AMA to Meet with Activists Mad About Growth-Stunting Case
The American Medical Association bowed to pressure from disabled activists and agreed to meet Tuesday to hear their concerns about growth-stunting treatment performed on a severely brain-damaged Washington girl.
The now 9-year-old girl identified only as "Ashley" had surgery at Children's Hospital & Regional Medical Center in Seattle to remove her womb and breast buds, and hormones to keep her permanently child-sized -- treatment some activists say amounted to mutilation.
The treatment was first publicized in a medical journal owned by the AMA, and her parents created a Web site about their "pillow angel" last month to defend their decision. Their daughter was diagnosed with severe brain damage shortly after birth. She can't walk, talk, sit or stand and functions like a young infant.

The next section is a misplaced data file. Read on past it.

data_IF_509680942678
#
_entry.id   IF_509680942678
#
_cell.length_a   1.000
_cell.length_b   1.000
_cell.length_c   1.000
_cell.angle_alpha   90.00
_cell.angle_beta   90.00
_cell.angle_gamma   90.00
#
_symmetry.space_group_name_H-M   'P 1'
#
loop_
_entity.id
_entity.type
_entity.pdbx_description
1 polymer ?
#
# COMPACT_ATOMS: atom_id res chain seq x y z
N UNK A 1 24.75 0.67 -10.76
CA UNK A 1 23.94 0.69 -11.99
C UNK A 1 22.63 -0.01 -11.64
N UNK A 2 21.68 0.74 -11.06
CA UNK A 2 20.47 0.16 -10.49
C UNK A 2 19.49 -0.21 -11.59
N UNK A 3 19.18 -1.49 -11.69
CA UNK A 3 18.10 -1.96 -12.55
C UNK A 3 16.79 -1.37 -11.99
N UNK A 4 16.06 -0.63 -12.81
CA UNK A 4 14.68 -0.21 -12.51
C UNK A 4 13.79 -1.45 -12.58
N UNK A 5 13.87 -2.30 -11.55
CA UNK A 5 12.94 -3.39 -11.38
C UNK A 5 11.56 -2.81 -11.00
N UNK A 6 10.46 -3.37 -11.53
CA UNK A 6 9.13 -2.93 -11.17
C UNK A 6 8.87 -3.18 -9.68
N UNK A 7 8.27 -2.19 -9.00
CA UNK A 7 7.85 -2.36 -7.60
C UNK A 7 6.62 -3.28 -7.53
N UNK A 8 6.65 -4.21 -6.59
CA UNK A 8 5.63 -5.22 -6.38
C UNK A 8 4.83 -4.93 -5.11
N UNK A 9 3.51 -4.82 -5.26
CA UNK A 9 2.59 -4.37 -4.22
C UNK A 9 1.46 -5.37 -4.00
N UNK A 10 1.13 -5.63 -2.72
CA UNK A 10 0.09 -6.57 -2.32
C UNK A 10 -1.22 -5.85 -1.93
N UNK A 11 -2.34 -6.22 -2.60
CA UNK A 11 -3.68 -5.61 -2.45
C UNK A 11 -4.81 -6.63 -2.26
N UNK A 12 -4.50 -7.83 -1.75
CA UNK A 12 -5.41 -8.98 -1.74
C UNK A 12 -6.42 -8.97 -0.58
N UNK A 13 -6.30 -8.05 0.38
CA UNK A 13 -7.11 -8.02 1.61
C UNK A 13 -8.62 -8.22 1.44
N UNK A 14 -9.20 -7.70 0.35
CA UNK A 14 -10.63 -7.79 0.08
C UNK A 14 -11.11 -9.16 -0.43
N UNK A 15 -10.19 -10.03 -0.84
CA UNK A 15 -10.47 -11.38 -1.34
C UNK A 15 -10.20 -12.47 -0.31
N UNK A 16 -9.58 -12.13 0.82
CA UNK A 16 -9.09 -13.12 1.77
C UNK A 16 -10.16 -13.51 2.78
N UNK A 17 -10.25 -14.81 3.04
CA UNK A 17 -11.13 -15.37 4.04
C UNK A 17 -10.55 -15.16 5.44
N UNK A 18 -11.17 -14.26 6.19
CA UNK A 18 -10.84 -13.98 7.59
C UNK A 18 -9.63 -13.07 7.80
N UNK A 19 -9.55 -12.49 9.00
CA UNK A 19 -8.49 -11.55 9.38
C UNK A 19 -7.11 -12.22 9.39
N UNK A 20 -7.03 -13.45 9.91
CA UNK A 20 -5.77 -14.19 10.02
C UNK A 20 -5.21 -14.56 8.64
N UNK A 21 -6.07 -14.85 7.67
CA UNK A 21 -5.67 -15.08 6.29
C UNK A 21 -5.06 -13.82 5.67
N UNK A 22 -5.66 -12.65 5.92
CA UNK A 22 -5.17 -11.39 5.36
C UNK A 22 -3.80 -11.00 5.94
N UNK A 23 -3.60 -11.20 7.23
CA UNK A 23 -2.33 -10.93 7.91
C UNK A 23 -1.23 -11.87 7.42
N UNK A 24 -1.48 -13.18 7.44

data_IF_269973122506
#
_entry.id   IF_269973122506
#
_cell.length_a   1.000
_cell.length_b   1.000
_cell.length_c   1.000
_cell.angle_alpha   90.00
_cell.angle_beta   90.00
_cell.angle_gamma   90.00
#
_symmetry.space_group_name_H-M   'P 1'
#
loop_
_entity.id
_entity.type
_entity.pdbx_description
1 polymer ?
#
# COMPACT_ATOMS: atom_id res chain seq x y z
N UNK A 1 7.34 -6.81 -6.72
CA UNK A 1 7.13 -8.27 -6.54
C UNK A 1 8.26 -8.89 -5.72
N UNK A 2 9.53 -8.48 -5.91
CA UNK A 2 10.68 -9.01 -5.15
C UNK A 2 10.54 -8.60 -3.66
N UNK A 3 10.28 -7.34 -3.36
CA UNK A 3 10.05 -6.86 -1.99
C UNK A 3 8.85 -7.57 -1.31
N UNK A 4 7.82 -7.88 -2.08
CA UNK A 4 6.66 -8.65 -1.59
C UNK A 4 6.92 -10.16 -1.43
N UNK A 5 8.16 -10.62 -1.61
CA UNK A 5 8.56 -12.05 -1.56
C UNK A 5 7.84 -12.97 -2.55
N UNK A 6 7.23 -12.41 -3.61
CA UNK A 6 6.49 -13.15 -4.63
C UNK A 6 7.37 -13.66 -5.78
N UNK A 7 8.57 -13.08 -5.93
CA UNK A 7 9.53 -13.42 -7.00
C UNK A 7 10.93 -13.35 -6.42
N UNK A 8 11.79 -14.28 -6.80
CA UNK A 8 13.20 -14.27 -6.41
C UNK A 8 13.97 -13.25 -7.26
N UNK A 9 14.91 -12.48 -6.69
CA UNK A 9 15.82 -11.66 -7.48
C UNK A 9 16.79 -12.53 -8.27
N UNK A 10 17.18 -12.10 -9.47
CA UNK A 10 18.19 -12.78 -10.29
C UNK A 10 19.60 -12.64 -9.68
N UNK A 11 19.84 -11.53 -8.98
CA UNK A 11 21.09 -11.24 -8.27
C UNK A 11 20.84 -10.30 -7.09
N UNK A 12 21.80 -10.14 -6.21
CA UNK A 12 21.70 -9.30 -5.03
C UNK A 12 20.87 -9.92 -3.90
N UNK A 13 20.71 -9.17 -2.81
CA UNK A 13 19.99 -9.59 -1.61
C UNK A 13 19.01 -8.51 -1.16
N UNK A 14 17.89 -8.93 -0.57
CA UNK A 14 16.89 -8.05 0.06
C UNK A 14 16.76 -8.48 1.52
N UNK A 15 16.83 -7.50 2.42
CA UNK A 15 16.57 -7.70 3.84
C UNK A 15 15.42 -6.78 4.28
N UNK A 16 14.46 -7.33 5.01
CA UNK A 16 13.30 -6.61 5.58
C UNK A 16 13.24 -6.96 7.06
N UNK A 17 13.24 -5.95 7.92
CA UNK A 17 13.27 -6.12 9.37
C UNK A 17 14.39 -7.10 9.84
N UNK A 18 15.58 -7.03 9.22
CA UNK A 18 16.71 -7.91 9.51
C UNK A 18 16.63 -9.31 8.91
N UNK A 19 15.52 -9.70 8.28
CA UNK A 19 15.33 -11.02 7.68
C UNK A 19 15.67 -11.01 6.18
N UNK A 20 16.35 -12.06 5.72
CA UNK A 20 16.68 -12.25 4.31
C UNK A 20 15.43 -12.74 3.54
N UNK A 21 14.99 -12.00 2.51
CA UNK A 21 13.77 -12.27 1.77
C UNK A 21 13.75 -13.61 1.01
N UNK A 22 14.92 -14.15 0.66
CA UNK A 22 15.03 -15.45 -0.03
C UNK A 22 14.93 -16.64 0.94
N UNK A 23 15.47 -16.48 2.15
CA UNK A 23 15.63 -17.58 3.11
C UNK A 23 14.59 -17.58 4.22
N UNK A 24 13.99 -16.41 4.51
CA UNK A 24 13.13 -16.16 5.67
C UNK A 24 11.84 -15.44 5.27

Her parents say the treatment makes Ashley more portable, more comfortable, and will enable her to remain with her family and receive care at home even as she ages.
"We are still asking that the AMA oppose the Ashley treatment" and to endorse proposals to allow disabled people on Medicaid to get-in home support so they can avoid drastic treatment or being institutionalized, said Chicago activist Amber Smock of the group Feminist Response in Disability Activism.
Labels: Medical Ethics